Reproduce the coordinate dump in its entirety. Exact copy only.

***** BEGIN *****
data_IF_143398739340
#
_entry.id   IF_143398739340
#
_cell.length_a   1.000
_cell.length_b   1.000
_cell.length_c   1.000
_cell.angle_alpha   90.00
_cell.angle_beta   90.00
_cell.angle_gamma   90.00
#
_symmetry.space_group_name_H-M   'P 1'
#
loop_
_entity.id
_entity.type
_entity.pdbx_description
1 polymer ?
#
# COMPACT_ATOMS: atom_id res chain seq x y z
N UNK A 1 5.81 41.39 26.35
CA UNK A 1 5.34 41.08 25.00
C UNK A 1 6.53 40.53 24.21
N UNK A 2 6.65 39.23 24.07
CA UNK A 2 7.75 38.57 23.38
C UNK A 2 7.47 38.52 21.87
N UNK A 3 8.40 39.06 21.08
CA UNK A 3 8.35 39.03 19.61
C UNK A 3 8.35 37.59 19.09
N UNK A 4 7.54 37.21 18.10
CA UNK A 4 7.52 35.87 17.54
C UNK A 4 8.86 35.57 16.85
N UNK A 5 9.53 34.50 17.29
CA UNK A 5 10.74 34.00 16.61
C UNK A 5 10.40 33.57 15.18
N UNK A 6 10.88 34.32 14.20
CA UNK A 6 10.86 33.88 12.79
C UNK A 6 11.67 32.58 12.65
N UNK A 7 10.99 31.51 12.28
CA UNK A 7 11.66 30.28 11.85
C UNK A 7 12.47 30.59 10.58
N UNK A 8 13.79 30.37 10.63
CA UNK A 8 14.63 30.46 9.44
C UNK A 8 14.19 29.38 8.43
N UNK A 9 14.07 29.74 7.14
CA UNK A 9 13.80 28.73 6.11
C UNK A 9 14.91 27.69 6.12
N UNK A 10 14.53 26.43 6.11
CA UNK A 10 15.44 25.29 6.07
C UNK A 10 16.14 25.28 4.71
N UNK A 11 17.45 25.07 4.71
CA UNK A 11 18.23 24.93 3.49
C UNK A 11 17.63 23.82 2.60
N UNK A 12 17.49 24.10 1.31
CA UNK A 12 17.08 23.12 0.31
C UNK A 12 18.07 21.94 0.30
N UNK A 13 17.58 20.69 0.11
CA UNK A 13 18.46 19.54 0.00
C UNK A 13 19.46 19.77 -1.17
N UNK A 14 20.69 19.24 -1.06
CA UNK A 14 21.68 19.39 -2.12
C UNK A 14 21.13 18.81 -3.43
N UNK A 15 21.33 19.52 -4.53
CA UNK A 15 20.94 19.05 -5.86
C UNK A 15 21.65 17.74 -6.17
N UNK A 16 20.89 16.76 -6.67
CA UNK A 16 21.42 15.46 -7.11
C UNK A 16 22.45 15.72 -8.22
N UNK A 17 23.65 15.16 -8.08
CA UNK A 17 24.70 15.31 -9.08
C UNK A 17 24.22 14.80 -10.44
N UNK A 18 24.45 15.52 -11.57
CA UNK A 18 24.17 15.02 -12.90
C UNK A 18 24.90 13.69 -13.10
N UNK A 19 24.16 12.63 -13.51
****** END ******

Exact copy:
data_IF_143398739340
#
_entry.id   IF_143398739340
#
_cell.length_a   1.000
_cell.length_b   1.000
_cell.length_c   1.000
_cell.angle_alpha   90.00
_cell.angle_beta   90.00
_cell.angle_gamma   90.00
#
_symmetry.space_group_name_H-M   'P 1'
#
loop_
_entity.id
_entity.type
_entity.pdbx_description
1 polymer ?
#
# COMPACT_ATOMS: atom_id res chain seq x y z
N UNK A 1 5.81 41.39 26.35
CA UNK A 1 5.34 41.08 25.00
C UNK A 1 6.53 40.53 24.21
N UNK A 2 6.65 39.23 24.07
CA UNK A 2 7.75 38.57 23.38
C UNK A 2 7.47 38.52 21.87
N UNK A 3 8.40 39.06 21.08
CA UNK A 3 8.35 39.03 19.61
C UNK A 3 8.35 37.59 19.09
N UNK A 4 7.54 37.21 18.10
CA UNK A 4 7.52 35.87 17.54
C UNK A 4 8.86 35.57 16.85
N UNK A 5 9.53 34.50 17.29
CA UNK A 5 10.74 34.00 16.61
C UNK A 5 10.40 33.57 15.18
N UNK A 6 10.88 34.32 14.20
CA UNK A 6 10.86 33.88 12.79
C UNK A 6 11.67 32.58 12.65
N UNK A 7 10.99 31.51 12.28
CA UNK A 7 11.66 30.28 11.85
C UNK A 7 12.47 30.59 10.58
N UNK A 8 13.79 30.37 10.63
CA UNK A 8 14.63 30.46 9.44
C UNK A 8 14.19 29.38 8.43
N UNK A 9 14.07 29.74 7.14
CA UNK A 9 13.80 28.73 6.11
C UNK A 9 14.91 27.69 6.12
N UNK A 10 14.53 26.43 6.11
CA UNK A 10 15.44 25.29 6.07
C UNK A 10 16.14 25.28 4.71
N UNK A 11 17.45 25.07 4.71
CA UNK A 11 18.23 24.93 3.49
C UNK A 11 17.63 23.82 2.60
N UNK A 12 17.49 24.10 1.31
CA UNK A 12 17.08 23.12 0.31
C UNK A 12 18.07 21.94 0.30
N UNK A 13 17.58 20.69 0.11
CA UNK A 13 18.46 19.54 0.00
C UNK A 13 19.46 19.77 -1.17
N UNK A 14 20.69 19.24 -1.06
CA UNK A 14 21.68 19.39 -2.12
C UNK A 14 21.13 18.81 -3.43
N UNK A 15 21.33 19.52 -4.53
CA UNK A 15 20.94 19.05 -5.86
C UNK A 15 21.65 17.74 -6.17
N UNK A 16 20.89 16.76 -6.67
CA UNK A 16 21.42 15.46 -7.11
C UNK A 16 22.45 15.72 -8.22
N UNK A 17 23.65 15.16 -8.08
CA UNK A 17 24.70 15.31 -9.08
C UNK A 17 24.22 14.80 -10.44
N UNK A 18 24.45 15.52 -11.57
CA UNK A 18 24.17 15.02 -12.90
C UNK A 18 24.90 13.69 -13.10
N UNK A 19 24.16 12.63 -13.51